U.S. English Pronunciation
Lesson 6: the sounds /ʃ/ and /ʒ/
The /ʃ/ sound in English is most often represented by the letters 'sh'. The /ʒ/ sound occurs less frequently in speech. It is pronounced almost the same as /ʃ/ except it is voiced.
Remember, consonants in any language are the result of the brief stoppage or restriction of airflow in speech at different 'points of articulation'. While one is speaking, the vocal chords are either vibrated (voiced), or not (voiceless). (check out the links to the right to review previous lessons)
These are produced with a restriction, but not a complete stoppage, of airflow
The sounds /ʃ/ and /ʒ/ are two fricatives that we have not covered yet. Some other voiceless fricatives are covered in Lesson 4, while Lesson 5 reviews the other voiced fricatives. These two are explained separately, because they because they involve an entirely new 'point of articulation' that we have not yet discussed: 'post-alveolar'.
Linguists call the /ʃ/ sound a 'voiceless post-alveolar fricative'. The 'post-alveolar' point of articulation is just behind the 'alveolar', the point for /s/ and /z/. Try pronouncing the /s/ sound for an extended period and then move your tongue slightly backward away from your alveolar ridge. You will notice that the sound drops slightly in pitch and has a more sonorous or noisy quality to it.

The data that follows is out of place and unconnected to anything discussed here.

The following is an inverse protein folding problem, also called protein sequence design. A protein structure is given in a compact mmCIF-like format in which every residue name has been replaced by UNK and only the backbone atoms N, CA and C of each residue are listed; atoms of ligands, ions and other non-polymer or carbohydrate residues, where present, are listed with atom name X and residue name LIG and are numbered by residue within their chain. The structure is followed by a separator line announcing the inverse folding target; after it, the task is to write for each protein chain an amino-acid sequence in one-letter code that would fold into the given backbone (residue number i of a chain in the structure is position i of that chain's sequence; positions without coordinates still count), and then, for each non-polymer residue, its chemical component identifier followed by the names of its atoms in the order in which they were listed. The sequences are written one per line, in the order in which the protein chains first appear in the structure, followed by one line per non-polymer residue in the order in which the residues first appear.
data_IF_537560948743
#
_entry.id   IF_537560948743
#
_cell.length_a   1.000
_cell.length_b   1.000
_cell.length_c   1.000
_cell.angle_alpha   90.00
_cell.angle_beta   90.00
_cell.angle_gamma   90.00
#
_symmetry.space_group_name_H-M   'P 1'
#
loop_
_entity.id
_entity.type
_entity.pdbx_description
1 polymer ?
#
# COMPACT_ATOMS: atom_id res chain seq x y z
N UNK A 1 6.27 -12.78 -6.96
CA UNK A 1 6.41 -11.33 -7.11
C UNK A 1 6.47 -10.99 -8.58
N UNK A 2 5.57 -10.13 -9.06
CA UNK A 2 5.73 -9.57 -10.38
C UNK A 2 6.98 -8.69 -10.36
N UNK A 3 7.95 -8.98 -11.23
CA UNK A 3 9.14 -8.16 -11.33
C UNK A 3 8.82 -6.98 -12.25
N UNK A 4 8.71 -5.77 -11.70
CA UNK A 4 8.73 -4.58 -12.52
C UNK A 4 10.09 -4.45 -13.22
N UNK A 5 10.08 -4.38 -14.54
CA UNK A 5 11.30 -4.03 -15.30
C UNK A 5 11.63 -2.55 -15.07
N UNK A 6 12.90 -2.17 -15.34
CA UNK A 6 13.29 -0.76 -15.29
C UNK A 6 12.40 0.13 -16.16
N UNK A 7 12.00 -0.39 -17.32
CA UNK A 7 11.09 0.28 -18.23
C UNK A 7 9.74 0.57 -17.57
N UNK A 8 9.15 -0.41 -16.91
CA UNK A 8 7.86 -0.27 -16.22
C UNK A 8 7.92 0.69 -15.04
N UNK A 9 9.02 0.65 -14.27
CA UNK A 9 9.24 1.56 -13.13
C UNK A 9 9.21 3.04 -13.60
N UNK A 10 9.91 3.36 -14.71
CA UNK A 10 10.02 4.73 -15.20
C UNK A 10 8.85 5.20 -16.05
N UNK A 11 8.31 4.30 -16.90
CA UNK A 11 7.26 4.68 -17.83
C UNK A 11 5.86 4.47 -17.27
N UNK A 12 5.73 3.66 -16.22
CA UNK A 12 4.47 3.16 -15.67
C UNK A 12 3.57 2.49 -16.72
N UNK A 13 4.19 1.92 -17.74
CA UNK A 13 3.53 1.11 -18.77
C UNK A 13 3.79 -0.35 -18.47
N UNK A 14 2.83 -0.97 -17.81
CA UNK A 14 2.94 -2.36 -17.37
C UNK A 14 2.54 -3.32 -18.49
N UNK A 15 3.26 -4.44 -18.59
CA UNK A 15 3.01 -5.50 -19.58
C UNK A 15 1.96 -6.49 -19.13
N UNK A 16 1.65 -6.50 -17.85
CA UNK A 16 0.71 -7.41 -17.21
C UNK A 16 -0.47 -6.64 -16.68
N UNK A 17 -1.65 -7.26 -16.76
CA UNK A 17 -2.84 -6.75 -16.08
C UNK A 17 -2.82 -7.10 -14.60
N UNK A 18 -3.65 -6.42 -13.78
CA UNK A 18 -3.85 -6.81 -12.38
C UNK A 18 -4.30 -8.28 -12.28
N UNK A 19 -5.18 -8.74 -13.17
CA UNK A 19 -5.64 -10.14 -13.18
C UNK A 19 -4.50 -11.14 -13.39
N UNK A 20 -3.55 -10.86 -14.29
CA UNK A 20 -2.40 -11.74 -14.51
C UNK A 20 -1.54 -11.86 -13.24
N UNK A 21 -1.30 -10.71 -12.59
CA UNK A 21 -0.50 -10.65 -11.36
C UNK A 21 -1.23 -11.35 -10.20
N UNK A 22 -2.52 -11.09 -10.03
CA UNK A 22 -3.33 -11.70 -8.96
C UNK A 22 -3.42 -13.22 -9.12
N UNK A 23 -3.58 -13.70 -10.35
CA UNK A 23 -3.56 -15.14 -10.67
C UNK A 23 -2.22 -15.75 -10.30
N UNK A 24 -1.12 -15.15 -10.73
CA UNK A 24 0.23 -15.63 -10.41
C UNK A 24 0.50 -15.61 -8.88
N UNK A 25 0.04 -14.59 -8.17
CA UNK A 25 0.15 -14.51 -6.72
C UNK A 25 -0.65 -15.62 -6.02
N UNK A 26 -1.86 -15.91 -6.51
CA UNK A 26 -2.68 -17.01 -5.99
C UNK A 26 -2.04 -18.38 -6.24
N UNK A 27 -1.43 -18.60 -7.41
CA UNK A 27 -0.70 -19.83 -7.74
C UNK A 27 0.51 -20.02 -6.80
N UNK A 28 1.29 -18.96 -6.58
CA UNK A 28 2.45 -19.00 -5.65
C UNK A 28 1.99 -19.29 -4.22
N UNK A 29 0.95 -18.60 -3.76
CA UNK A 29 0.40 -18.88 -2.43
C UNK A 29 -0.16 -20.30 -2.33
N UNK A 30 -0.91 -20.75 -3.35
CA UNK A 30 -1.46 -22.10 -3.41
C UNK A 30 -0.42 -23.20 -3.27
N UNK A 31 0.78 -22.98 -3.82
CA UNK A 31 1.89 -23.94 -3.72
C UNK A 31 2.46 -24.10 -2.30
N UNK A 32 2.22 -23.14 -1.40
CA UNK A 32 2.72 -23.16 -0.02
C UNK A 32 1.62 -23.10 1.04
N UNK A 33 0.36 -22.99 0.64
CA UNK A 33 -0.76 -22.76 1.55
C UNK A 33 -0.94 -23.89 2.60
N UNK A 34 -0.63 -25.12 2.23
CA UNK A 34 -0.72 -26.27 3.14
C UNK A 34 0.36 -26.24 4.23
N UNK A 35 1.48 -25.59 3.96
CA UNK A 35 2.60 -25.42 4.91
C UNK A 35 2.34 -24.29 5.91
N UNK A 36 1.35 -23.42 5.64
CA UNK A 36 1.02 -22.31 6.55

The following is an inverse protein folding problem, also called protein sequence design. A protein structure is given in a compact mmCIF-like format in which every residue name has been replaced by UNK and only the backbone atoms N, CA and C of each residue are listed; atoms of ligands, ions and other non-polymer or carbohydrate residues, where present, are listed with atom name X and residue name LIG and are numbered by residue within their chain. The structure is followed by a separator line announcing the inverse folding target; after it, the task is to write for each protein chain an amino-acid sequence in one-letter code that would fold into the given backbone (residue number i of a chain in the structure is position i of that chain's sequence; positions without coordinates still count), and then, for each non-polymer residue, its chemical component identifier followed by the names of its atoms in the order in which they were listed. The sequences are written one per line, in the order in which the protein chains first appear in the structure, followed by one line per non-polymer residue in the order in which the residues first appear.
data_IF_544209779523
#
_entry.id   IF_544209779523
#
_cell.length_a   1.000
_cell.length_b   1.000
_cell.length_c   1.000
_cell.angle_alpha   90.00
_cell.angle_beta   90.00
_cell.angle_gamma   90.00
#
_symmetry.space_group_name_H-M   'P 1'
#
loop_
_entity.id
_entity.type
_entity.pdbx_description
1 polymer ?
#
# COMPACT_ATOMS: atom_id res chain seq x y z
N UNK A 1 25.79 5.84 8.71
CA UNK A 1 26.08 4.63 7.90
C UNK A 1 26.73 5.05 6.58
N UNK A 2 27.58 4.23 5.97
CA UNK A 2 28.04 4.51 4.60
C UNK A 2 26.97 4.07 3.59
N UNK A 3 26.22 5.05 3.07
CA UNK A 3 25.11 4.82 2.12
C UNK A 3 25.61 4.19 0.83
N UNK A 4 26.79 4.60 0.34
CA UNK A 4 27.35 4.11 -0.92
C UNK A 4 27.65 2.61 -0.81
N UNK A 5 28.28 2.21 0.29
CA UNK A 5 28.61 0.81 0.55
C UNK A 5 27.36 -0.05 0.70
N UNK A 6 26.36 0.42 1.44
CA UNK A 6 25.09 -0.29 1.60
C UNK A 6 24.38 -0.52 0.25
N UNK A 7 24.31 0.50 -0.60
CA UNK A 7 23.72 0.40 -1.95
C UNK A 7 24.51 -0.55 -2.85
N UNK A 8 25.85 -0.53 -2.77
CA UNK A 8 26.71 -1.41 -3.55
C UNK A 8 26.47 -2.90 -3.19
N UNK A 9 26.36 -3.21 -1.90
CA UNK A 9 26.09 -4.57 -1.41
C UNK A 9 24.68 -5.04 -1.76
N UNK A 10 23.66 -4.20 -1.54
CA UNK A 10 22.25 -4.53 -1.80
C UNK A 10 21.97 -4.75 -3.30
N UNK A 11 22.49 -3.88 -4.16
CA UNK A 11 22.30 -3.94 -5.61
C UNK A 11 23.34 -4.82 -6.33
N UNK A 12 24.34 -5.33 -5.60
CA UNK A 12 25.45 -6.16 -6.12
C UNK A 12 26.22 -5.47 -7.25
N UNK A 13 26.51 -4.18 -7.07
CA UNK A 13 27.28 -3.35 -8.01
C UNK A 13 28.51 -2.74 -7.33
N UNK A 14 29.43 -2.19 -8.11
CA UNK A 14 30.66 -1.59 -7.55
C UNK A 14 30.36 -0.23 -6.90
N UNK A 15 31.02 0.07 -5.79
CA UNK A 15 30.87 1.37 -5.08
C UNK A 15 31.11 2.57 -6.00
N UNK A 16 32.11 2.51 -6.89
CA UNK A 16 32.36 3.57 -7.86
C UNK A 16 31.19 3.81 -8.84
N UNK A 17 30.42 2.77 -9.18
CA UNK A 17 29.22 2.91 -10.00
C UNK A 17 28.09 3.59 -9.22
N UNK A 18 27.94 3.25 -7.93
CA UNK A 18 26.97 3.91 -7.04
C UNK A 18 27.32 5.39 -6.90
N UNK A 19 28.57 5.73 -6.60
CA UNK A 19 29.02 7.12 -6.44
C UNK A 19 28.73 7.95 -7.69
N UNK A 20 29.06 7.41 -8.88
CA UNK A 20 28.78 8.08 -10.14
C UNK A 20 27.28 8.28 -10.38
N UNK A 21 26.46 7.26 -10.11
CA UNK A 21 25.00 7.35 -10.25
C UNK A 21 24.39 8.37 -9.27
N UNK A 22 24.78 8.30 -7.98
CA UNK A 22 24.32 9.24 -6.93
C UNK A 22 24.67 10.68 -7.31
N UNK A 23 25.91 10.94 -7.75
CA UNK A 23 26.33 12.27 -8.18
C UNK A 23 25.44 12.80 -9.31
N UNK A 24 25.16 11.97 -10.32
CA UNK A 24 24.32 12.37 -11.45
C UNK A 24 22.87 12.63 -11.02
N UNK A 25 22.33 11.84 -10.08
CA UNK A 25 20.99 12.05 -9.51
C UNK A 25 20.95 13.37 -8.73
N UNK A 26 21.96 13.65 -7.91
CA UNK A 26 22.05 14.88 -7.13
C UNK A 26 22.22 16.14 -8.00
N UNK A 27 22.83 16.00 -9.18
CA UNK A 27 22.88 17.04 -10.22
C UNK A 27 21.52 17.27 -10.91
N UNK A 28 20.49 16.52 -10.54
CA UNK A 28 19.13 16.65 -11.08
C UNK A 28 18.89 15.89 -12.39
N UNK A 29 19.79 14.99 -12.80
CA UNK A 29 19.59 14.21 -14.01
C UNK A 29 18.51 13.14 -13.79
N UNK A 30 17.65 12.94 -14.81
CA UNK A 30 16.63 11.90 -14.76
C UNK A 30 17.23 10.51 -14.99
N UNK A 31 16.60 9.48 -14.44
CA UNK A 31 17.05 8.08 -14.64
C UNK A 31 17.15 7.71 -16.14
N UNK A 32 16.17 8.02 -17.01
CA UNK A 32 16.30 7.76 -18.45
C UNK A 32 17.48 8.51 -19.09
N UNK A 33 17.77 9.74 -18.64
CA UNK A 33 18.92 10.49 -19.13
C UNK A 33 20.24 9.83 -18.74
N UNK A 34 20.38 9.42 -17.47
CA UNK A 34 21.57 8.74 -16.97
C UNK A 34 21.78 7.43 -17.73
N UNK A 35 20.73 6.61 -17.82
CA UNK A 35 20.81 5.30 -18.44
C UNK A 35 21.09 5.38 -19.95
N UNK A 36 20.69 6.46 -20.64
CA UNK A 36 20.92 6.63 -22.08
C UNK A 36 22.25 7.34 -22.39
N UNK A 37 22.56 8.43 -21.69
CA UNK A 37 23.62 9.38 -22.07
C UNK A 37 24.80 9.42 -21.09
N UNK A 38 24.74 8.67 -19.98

The /ʒ/ sound is a 'voiced post-alveolar fricative'. This time, try pronouncing the /z/ sound for an extended period and then move your tongue slightly backward away from your alveolar ridge. You will notice that the sound drops slightly in pitch and has a more sonorous or noisy quality to it.
The /ʒ/ sound occurs less frequently and, for the most part, is not critical to conveying the meaning of a word (as the difference between, for example, /t/ vs. /d/ might be in the words 'time' and 'dime'). Nevertheless it is a variation pronounced by most U.S. English speakers in the middle of some words, like:
(keep in mind these words would be pronounced differently in UK English and some other varieties)
Try practicing some of these English pronunciation examples, check back for more examples and later lessons:
The goal of this course is to help you learn English pronunciation in simple, easy-to-understand terms, while at the same time giving you enough familiarity with technical linguistic concepts to move on to other, more advanced topics. Try reviewing the previous lessons (see links to the right).
Lesson 7: the /h/ sound -->
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Friday, October 24, 2008
U.S. English Pronunciation